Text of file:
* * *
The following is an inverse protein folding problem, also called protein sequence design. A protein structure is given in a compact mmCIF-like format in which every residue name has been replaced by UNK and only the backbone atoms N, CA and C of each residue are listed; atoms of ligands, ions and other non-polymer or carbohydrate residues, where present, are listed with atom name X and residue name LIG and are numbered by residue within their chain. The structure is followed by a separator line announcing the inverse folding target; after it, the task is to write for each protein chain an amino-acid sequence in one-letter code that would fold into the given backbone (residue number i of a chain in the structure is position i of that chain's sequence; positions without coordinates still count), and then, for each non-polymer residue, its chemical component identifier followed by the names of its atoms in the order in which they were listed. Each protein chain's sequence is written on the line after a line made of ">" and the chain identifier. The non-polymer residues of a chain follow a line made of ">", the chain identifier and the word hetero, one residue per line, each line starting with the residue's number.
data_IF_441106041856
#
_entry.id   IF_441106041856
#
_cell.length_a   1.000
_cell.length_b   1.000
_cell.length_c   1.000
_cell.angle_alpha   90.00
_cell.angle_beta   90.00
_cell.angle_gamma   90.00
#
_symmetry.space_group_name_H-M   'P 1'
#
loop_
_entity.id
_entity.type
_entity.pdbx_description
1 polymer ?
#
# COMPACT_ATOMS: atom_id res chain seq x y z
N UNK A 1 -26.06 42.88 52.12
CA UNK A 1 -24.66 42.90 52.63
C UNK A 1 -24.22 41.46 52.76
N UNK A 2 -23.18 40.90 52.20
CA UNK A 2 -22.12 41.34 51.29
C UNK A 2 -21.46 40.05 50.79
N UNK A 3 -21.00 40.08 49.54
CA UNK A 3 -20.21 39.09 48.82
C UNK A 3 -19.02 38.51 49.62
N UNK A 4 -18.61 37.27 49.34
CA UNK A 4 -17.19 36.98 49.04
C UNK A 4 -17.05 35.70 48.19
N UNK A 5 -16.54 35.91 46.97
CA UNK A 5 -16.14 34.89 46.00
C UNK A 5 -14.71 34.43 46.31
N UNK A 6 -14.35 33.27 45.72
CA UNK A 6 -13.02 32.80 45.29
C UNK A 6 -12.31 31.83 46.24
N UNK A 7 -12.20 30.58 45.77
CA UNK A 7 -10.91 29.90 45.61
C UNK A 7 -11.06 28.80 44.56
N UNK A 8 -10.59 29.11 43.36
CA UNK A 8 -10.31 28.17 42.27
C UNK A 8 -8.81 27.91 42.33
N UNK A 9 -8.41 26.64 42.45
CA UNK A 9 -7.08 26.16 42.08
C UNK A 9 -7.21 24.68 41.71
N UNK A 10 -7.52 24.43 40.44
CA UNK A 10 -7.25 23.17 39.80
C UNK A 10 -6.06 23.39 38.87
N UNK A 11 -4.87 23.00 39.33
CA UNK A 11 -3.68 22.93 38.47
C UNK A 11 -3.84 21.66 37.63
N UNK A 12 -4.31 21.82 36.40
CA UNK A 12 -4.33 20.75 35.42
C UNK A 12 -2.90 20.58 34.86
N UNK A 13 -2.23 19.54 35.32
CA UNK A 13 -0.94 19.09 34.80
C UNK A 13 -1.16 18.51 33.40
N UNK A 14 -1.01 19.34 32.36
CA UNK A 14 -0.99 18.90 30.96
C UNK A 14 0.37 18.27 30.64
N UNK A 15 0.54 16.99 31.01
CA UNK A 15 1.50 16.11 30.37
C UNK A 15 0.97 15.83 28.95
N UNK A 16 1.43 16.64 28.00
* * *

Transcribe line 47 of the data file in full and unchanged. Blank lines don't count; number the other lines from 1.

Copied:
CA UNK A 9 -7.08 26.16 42.08